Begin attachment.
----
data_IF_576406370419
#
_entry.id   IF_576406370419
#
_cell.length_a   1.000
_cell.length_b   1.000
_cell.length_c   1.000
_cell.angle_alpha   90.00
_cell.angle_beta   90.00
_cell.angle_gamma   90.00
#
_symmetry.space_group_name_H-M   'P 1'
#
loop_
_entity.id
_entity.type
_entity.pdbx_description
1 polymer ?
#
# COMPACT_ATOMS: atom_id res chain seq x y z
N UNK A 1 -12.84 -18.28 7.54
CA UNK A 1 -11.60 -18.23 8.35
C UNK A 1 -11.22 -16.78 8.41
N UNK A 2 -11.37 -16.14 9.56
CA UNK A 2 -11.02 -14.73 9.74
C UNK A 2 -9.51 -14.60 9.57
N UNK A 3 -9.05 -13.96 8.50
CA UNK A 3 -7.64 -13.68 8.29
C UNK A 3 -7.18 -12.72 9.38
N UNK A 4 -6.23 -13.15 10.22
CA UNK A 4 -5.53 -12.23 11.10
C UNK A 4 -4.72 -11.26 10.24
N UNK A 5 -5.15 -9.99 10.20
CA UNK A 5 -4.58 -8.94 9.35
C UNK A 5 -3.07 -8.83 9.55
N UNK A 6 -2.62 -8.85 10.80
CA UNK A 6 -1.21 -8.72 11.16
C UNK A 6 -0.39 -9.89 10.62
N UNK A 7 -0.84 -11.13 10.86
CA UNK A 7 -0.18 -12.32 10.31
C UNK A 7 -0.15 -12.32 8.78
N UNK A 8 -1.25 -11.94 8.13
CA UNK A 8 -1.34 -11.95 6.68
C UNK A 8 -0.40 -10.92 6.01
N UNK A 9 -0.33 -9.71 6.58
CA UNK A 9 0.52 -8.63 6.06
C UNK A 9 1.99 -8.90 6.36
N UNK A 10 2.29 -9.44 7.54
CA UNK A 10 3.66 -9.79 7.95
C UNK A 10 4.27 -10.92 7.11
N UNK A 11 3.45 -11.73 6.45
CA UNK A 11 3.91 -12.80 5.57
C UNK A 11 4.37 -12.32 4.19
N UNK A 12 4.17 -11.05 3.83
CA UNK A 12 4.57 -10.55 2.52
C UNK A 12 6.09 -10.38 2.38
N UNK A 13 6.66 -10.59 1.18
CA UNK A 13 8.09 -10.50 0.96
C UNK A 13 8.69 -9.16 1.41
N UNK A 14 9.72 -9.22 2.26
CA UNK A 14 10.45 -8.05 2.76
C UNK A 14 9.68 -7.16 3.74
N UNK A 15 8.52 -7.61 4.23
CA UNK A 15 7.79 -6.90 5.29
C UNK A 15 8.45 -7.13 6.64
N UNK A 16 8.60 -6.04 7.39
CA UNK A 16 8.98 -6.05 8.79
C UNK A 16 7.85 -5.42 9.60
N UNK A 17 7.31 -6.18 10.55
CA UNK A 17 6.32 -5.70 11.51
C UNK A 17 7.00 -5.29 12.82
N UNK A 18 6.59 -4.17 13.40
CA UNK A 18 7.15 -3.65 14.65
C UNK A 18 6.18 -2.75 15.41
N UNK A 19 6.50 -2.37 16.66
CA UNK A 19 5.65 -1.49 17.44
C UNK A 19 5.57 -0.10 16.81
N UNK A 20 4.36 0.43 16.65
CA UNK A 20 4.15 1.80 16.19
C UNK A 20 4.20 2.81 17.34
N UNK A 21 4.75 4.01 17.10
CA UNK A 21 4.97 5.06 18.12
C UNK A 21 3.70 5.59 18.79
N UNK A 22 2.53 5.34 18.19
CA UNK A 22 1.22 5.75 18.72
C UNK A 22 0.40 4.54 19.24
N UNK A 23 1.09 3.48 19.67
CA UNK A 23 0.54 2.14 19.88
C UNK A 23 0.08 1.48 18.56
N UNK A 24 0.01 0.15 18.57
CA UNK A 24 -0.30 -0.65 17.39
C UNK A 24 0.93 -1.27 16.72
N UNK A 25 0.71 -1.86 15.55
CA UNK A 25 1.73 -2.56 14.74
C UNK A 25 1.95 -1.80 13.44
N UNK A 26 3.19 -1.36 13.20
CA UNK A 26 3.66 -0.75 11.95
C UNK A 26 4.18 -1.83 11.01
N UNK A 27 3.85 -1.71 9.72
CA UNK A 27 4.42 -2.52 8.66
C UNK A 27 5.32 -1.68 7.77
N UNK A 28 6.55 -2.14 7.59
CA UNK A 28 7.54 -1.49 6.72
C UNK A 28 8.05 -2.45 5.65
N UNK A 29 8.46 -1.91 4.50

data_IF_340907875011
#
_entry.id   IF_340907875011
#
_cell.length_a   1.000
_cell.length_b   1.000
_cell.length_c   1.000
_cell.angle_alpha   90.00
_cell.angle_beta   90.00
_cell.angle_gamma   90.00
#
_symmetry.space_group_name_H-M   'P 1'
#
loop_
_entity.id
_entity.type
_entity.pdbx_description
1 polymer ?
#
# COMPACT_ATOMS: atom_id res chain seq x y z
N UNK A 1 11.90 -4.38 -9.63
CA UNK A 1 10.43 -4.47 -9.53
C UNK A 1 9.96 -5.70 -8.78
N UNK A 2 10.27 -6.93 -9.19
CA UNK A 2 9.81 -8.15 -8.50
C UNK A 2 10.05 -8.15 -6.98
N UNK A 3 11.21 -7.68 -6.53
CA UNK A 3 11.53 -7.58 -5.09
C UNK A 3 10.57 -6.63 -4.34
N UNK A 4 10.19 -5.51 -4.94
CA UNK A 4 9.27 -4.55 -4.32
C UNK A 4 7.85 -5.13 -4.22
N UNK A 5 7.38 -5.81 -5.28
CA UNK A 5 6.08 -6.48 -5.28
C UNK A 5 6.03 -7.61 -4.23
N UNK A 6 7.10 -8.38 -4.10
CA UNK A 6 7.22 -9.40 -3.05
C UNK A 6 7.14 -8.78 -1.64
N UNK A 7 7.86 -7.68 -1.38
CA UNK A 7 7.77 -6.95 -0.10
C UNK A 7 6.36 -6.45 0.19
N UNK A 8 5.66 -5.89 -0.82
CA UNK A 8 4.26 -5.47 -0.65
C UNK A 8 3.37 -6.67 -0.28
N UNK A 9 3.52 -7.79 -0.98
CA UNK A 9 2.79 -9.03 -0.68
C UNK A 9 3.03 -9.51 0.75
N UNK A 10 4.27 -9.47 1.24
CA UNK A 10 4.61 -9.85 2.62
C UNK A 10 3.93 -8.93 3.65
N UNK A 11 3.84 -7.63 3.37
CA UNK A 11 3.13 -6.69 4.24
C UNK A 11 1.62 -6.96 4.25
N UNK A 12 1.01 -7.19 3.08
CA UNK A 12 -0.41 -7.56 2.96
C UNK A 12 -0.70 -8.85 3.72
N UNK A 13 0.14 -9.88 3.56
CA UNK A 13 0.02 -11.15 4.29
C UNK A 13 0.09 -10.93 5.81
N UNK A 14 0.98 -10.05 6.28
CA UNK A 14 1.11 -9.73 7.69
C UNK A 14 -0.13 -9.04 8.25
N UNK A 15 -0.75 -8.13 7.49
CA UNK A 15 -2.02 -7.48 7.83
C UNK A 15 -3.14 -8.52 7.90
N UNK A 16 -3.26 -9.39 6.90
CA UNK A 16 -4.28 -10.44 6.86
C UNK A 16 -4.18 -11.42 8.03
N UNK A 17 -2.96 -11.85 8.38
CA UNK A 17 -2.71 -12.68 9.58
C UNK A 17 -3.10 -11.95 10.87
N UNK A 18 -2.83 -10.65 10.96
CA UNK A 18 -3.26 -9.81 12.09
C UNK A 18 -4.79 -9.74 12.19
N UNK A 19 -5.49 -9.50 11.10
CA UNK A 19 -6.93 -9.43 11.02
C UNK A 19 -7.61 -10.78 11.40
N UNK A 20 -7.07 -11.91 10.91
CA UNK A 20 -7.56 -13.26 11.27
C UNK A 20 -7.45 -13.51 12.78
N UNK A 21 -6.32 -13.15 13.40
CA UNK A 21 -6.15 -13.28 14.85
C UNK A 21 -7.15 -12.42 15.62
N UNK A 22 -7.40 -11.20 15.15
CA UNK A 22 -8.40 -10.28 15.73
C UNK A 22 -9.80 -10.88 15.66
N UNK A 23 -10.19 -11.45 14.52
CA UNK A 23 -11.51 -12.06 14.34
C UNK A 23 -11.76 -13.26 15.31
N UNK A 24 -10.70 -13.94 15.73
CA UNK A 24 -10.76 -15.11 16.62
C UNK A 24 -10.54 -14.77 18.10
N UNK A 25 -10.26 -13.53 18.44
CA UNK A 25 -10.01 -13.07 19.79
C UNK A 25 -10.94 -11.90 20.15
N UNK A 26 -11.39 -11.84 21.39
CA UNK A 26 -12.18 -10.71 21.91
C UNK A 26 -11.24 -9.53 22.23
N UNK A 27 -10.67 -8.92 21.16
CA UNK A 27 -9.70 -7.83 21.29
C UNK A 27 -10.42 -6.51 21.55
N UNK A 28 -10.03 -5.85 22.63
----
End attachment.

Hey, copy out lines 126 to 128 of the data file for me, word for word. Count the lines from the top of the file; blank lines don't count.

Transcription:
N UNK A 1 11.90 -4.38 -9.63
CA UNK A 1 10.43 -4.47 -9.53
C UNK A 1 9.96 -5.70 -8.78